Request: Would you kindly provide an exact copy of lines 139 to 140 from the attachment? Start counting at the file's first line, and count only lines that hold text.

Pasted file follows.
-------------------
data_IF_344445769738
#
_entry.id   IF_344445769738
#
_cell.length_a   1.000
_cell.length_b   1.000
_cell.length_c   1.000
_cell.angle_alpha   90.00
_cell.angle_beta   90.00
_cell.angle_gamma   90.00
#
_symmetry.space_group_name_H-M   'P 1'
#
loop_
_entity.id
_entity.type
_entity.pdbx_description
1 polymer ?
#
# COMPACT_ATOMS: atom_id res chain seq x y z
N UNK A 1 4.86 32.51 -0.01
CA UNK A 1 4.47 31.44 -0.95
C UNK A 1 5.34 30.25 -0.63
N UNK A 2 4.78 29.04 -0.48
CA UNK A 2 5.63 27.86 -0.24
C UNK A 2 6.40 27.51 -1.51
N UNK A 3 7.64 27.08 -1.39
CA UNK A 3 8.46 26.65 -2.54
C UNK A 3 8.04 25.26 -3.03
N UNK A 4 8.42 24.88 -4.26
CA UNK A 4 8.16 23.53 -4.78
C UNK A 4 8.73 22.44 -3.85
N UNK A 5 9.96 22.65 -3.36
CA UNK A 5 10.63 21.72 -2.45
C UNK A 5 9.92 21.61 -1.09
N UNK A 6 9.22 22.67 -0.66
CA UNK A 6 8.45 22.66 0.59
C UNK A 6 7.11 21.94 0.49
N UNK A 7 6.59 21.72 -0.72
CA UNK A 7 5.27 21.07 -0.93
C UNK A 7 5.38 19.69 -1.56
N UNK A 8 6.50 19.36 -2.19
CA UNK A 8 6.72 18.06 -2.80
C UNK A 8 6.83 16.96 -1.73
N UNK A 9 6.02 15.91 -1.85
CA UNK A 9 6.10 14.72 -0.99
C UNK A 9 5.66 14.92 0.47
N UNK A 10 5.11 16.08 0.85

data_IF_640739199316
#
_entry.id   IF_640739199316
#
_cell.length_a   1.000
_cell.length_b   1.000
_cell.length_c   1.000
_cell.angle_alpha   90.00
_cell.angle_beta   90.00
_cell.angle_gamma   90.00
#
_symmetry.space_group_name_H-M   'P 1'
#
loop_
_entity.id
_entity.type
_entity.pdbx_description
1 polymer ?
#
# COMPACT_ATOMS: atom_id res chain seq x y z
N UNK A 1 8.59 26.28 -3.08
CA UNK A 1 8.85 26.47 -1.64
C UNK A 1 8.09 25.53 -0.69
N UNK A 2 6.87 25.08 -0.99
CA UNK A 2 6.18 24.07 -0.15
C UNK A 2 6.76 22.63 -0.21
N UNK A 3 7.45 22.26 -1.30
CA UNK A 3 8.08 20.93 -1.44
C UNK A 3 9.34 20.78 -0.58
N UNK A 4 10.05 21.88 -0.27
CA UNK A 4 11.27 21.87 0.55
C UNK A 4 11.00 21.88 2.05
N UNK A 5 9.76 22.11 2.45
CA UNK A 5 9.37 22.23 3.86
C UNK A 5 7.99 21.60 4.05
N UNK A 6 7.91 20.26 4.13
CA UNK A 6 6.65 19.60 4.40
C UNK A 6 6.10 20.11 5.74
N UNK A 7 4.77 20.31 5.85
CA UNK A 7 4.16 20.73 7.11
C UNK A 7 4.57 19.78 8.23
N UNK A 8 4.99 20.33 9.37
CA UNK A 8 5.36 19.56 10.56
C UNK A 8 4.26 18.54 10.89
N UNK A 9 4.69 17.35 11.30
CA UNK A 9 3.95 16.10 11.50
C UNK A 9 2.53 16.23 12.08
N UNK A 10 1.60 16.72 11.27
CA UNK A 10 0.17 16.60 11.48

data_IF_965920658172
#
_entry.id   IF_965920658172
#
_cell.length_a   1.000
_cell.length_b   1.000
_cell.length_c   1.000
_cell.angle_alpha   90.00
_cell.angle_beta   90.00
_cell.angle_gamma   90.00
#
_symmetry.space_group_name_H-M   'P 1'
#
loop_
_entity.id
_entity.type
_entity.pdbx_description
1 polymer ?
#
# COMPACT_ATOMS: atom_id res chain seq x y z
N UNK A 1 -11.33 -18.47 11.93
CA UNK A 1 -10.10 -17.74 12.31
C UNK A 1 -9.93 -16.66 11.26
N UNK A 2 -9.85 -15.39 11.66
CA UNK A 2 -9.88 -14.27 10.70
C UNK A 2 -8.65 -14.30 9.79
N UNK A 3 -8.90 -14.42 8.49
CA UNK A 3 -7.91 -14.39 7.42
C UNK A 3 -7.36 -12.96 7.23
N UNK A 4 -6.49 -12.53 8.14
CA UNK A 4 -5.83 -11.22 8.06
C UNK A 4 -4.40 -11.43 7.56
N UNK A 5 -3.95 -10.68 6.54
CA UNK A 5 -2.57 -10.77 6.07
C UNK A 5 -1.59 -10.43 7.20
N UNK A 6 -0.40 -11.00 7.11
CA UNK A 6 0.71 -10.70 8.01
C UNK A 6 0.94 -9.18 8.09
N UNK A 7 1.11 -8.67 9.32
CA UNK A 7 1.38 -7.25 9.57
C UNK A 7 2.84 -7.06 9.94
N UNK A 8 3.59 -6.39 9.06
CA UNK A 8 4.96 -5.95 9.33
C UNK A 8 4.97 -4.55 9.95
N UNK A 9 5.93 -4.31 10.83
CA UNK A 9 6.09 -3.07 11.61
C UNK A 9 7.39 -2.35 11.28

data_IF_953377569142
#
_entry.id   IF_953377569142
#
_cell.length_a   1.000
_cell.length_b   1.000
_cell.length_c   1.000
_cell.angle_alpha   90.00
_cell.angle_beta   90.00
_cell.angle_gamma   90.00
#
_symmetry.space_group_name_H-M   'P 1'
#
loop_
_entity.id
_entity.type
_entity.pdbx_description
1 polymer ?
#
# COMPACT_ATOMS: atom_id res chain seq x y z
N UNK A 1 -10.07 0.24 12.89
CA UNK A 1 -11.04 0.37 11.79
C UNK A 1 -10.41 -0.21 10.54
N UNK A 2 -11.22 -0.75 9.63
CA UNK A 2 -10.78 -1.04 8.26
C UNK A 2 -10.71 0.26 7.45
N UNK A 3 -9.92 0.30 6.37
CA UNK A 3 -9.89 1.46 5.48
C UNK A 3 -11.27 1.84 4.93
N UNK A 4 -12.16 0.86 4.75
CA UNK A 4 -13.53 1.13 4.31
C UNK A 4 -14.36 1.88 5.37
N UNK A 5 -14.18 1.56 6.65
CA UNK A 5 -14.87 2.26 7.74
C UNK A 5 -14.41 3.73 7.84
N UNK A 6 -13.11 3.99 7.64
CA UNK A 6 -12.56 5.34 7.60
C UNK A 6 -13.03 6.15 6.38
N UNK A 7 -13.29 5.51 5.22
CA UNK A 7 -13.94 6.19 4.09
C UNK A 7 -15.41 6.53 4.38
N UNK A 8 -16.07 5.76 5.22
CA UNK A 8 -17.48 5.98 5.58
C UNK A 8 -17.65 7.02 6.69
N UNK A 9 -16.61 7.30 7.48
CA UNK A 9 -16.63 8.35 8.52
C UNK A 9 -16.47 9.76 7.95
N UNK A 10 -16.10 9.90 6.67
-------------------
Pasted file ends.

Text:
N UNK A 8 3.59 -6.39 9.06
CA UNK A 8 4.96 -5.95 9.33